CG: My intellectual trajectory has many roots, like anyone else’s. But working on Inquisition archival evidence has been fundamental – something I have sometimes compared to the field experience of an anthropologist. It shaped my later research in many ways, although after a few decades I started to work in different directions. I vividly remember the long days spent completely alone in the Udine Ecclesiastical Archive in the early ‘60s (half a century ago, I can’t believe it) transcribing Inquisition trials nobody had seen before me – except for the inquisitors themselves. I was thrilled by what I read, thrilled by my solitude, thrilled by the encounter with a phenomenon (the benandanti) which no scholar had been aware of. Names of completely unknown peasants, men and women, emerged from those sixteenth century trials – along with their dreams, their emotional reactions, and so forth. I have never since experienced something comparable in my life as a researcher.

MC: Were you aware of the ethical dimension of your work from the start?

CG: I certainly was – after all, Antonio Gramsci’s prison notebooks had been one of the books which had pushed me towards the study of witchcraft, as a case study in the cultural history of subaltern classes. But ethical and political awareness was mingled with different feelings: first of all, the intellectual joy which I always experienced in doing research, whether I was discovering something new or realizing that I had been wrong.

MC: Do you consider that chapter of your life, so to speak—referring to your early archival experiences—one that is still open?

CG: Yes and no. That particular archival experience came to an end in 1989, with the publication of Storia notturna (translated into English as Ecstasies: Deciphering the Witches’ Sabbath): a book which sought to unfold, on a completely different spatial and chronological scale, ¬the implications of my first one, I benandanti (translated into English as The Night Battles). But some of the issues I dealt with in Ecstasies—for instance the relationship between morphology and history—fueled much of my later work.

MC: How might you regard the subsequent chapter (of sorts) in your life as a researcher? One notices an increasing presence of apparently disparate nodes in cultural history in your work, such as Dante, Thomas More, and Blaise Pascal, to name some among many. Is there some intentionality here? Does this relate to what you have referred to as a sort of euphoria of ignorance?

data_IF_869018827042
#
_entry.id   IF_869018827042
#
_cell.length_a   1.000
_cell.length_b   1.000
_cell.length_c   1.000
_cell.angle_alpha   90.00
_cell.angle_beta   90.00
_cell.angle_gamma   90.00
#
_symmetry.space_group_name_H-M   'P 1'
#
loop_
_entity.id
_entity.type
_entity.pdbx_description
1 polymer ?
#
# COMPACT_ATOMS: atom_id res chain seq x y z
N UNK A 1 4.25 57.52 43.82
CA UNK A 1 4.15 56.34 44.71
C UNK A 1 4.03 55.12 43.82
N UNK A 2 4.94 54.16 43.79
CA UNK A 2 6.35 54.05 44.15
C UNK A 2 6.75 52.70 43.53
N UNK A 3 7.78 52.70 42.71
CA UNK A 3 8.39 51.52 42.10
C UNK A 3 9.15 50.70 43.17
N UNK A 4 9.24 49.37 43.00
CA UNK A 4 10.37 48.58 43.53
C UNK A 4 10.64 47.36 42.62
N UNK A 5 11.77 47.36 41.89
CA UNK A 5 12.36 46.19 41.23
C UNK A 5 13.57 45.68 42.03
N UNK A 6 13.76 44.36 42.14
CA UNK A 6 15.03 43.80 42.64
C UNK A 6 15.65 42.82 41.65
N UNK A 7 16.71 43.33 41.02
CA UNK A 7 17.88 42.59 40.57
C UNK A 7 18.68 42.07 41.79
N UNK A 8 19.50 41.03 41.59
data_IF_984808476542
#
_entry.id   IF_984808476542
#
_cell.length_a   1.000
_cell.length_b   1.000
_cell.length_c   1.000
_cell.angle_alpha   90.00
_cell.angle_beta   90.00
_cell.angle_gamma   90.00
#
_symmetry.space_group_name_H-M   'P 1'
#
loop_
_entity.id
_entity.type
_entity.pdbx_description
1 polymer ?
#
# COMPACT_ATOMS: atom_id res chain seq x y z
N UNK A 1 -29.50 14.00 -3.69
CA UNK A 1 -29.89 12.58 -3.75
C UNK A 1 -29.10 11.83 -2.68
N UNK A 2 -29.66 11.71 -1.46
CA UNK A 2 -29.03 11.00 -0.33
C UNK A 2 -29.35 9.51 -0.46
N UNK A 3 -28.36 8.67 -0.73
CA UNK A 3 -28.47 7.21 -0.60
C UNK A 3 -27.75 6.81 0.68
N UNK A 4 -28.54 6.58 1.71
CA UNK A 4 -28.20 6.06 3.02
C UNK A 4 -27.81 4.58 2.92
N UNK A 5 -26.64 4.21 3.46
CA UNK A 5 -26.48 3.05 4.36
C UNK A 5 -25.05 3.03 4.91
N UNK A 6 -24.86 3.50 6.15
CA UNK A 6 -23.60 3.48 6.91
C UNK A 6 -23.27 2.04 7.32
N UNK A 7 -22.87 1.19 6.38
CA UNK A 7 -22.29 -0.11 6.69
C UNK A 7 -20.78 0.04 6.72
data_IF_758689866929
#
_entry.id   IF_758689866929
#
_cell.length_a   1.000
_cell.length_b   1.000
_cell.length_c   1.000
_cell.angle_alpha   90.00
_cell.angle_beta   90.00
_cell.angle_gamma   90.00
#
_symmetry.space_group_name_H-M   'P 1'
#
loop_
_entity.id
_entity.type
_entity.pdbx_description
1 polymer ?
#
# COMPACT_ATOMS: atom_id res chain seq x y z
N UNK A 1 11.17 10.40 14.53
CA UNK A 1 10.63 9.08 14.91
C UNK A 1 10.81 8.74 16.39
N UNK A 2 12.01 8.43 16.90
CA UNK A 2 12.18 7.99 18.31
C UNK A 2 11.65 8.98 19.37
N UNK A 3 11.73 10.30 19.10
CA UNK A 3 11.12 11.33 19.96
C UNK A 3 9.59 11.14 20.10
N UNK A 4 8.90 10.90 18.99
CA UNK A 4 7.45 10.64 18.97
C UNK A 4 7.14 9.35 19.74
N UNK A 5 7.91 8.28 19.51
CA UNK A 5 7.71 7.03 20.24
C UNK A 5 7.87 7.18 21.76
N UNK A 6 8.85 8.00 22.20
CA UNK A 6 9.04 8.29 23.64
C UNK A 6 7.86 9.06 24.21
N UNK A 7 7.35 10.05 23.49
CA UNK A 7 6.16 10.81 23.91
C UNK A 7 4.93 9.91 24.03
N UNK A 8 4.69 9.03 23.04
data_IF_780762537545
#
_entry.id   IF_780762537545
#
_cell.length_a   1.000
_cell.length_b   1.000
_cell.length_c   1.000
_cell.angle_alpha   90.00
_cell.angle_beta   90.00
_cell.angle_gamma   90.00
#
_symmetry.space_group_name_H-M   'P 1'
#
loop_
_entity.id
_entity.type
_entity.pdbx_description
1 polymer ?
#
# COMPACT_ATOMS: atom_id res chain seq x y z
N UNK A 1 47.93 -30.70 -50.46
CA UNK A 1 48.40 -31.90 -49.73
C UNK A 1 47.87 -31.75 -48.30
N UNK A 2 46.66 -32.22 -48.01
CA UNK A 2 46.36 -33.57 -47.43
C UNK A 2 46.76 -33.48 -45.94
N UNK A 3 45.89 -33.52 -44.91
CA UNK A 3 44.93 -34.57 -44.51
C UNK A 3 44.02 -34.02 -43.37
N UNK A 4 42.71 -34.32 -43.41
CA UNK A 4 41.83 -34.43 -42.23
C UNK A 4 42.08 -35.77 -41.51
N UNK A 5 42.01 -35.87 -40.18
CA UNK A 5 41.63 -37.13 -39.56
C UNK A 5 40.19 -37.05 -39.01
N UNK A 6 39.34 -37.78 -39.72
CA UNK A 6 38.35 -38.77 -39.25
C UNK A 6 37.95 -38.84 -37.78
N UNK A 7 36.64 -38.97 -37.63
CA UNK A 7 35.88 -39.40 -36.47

CG: What I have done since 1989 is difficult to describe: my research path may seem erratic, although I can detect a certain logic in it. Indeed, I have tried to repeat over and over the thrill of ignorance, addressing subjects I was completely unfamiliar with. First of all, I would say, it is pleasure: I love teaching but I love learning much more. But there is probably another, more hidden, reason. I encountered my research topic, along with the books which deeply shaped my mind as a scholar, when I was in my twenties. Being precocious is not necessarily a bliss. Later I tried, more or less unconsciously, to disentangle myself from what I had become, testing what I had learned so far on new, unfamiliar topics. Casuistry was one of them. I first came across it in an essay on Machiavelli entitled Machiavelli, the Exception and the Rule: Notes from a Research in Progress. Then Pascal came, and his opponents: the Jesuits. I will talk about both of them in my Tanner Lectures. But casuistry also required a reflection upon case studies and their implications. Once again, writing history and reflecting on the historian’s craft were inextricably connected, as they have always been since my early experiences in the Friulian archives.

MC: You wrote in the 80s, while reflecting upon your own work, that you were often your own greatest antagonist and that you held objections which typically differed from those of your critics. Is this still the case today? If so, what are your greatest objections to your own work as of now?

CG: For a long time I have been fascinated by the devil’s advocate: a figure that has played a crucial role in Catholic canonization trials since the early seventeenth century. The topic of the Martin Buber lecture I gave in Jerusalem a few years ago was “Inner Dialogues. The Jew as Devil’s Advocate.” I feel involved in an endless, contentious conversation with the devil’s advocate. What does he say to me in these days? He says: “You are trying to tame me. You are not listening to me as you did in the past.” Maybe he is right. But self-satisfaction would be the end – a ludicrous end. I will try to do my best to avoid it.